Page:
How to Calculate Child Support in New Jersey
Child support payments in New Jersey must be calculated in accordance with the New Jersey Child Support Guidelines. Some of the factors considered in calculating child support are (unless otherwise agreed to by the parties):
- The weekly gross income of the non-custodial parent. The non-custodial parent is the one who makes the child support payments. In 90% of the cases in New Jersey, it is the father who is the noncustodial parent.
- Income must include, but is not limited to, earnings such as wages, fees, tips and commissions, lottery winnings, unemployment benefits, disability grants or payments (including Social Security Disability), worker’s compensation, overtime, part-time and severance pay and any alimony or separate maintenance payments received.
- The weekly gross income of the custodial parent;
- Number of children who must be included in the child-support calculations;
- The weekly health insurance costs that are being currently paid by either parent for the benefit of the child(ren) for whom the support is being calculated;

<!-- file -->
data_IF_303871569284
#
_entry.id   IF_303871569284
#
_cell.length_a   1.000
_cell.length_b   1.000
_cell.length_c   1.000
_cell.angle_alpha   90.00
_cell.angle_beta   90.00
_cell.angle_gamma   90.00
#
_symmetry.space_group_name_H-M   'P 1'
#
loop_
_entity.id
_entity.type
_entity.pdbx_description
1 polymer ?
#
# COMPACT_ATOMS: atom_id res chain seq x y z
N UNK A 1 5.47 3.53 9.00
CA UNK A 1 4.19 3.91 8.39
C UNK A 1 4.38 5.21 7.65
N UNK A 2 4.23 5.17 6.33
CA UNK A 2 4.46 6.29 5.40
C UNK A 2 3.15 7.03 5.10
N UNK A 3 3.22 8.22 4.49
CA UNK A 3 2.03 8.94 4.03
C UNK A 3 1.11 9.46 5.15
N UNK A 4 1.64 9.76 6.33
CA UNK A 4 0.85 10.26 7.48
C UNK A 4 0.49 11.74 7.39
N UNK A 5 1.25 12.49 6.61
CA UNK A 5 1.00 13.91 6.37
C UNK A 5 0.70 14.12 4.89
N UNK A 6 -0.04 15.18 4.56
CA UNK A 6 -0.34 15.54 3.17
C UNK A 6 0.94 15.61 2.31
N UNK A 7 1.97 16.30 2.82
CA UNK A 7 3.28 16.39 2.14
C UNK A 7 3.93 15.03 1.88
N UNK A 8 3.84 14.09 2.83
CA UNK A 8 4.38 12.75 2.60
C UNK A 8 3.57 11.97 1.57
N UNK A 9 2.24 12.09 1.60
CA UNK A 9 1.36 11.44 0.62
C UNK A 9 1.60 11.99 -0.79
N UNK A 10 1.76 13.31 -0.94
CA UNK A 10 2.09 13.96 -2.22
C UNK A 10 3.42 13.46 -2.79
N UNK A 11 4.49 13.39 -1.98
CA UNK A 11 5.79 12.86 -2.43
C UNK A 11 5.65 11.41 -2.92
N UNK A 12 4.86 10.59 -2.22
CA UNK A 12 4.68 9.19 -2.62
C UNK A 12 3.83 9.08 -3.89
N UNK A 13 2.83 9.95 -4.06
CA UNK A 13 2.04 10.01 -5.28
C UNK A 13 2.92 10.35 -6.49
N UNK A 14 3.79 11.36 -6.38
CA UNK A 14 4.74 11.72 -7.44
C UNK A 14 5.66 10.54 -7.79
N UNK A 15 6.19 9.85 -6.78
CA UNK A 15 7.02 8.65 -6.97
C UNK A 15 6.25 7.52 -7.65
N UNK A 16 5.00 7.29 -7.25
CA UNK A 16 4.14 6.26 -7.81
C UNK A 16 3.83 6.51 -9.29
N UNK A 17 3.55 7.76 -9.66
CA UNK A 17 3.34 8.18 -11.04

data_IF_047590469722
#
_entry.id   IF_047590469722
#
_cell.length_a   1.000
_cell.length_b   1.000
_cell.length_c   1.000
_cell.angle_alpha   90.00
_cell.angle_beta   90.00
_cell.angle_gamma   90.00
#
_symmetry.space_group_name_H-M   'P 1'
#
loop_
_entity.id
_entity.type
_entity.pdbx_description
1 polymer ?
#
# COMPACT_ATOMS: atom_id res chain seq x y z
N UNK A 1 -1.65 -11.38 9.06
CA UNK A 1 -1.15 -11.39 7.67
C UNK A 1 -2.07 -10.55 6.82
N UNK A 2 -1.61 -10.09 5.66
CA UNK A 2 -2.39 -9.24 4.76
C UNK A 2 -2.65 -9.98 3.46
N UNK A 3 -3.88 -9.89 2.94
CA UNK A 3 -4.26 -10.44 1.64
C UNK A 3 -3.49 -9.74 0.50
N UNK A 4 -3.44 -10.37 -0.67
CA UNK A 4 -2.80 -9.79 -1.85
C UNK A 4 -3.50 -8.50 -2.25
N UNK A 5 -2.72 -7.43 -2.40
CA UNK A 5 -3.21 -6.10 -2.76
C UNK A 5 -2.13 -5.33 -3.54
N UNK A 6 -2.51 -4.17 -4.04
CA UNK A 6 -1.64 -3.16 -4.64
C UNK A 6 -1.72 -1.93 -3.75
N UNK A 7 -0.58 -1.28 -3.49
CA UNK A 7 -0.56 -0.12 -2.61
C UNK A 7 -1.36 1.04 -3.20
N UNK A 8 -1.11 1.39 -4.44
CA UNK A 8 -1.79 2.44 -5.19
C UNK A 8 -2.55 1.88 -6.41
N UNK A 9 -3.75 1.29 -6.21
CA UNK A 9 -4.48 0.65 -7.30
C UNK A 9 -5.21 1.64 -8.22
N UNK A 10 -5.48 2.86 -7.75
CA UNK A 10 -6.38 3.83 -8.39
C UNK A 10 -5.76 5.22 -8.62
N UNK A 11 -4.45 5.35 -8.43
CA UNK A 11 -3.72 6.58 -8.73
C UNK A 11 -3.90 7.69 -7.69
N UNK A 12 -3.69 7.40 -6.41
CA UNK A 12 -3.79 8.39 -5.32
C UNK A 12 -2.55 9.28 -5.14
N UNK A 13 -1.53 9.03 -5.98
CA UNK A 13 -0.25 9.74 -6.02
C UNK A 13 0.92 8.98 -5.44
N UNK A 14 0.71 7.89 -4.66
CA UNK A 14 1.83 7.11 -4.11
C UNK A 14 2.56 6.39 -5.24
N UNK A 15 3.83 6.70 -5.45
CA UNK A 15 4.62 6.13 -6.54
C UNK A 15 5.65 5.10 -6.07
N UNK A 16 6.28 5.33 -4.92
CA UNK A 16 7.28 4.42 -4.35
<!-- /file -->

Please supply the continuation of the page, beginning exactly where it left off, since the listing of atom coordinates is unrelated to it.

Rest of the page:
- Whether either parent of the children for whom support is being calculated is currently paying alimony to the other parent or paying any other child support awards and the amount of such payments per week;
- The weekly costs of daycare paid by either parent for the benefit of the children for whom support is being calculated; and
- Whether either parent is currently paying child-support for children from a previous relationship.
There are other factors that are taken into consideration while deciding child support payments. For instance, the amount of parenting time (which used to be called “visitation time”) that is included in the schedule may also affect your child support payments. There may be reductions in child support payments for the overnight time that the non-custodial parent spends with the child. Typically, the parent with a higher income may be allocated a greater percentage of the total child-support obligation. However, if one parent is on welfare or is disabled, then the other person may be allocated a greater percentage of the total child-support obligation.
Ultimately, child support payments are always calculated for the benefit of the child(ren) and the New Jersey’s Child Support Guidelines do contain tests that protect non-custodial parents from having to pay too much as well as also protecting the custodial parent from being left with inadequate child support.
The New Jersey family lawyers at Helmer Paul Conley and Kasselman represent persons in family law-related matters including divorce, child custody, child support, parenting time, visitation and other matters across New Jersey.